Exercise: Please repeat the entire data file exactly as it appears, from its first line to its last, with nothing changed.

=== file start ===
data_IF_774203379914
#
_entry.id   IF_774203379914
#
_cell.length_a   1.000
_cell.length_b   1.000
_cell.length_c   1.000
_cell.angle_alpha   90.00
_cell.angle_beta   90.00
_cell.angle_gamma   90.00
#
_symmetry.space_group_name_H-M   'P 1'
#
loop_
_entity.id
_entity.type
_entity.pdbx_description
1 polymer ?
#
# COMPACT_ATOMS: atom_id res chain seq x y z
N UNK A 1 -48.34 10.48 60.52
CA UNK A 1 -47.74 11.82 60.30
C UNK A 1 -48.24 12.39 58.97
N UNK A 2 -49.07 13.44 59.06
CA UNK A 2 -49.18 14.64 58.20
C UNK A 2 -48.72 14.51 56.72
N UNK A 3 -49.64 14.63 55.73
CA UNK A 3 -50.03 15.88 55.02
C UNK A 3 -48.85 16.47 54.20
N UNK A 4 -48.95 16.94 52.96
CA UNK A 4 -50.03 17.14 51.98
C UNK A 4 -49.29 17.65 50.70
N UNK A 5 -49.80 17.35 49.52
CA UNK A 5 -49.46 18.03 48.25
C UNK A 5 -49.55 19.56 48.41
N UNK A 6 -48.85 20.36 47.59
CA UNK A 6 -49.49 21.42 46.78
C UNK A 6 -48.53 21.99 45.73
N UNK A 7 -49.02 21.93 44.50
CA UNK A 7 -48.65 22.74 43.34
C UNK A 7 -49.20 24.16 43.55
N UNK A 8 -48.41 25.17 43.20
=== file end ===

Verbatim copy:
data_IF_774203379914
#
_entry.id   IF_774203379914
#
_cell.length_a   1.000
_cell.length_b   1.000
_cell.length_c   1.000
_cell.angle_alpha   90.00
_cell.angle_beta   90.00
_cell.angle_gamma   90.00
#
_symmetry.space_group_name_H-M   'P 1'
#
loop_
_entity.id
_entity.type
_entity.pdbx_description
1 polymer ?
#
# COMPACT_ATOMS: atom_id res chain seq x y z
N UNK A 1 -48.34 10.48 60.52
CA UNK A 1 -47.74 11.82 60.30
C UNK A 1 -48.24 12.39 58.97
N UNK A 2 -49.07 13.44 59.06
CA UNK A 2 -49.18 14.64 58.20
C UNK A 2 -48.72 14.51 56.72
N UNK A 3 -49.64 14.63 55.73
CA UNK A 3 -50.03 15.88 55.02
C UNK A 3 -48.85 16.47 54.20
N UNK A 4 -48.95 16.94 52.96
CA UNK A 4 -50.03 17.14 51.98
C UNK A 4 -49.29 17.65 50.70
N UNK A 5 -49.80 17.35 49.52
CA UNK A 5 -49.46 18.03 48.25
C UNK A 5 -49.55 19.56 48.41
N UNK A 6 -48.85 20.36 47.59
CA UNK A 6 -49.49 21.42 46.78
C UNK A 6 -48.53 21.99 45.73
N UNK A 7 -49.02 21.93 44.50
CA UNK A 7 -48.65 22.74 43.34
C UNK A 7 -49.20 24.16 43.55
N UNK A 8 -48.41 25.17 43.20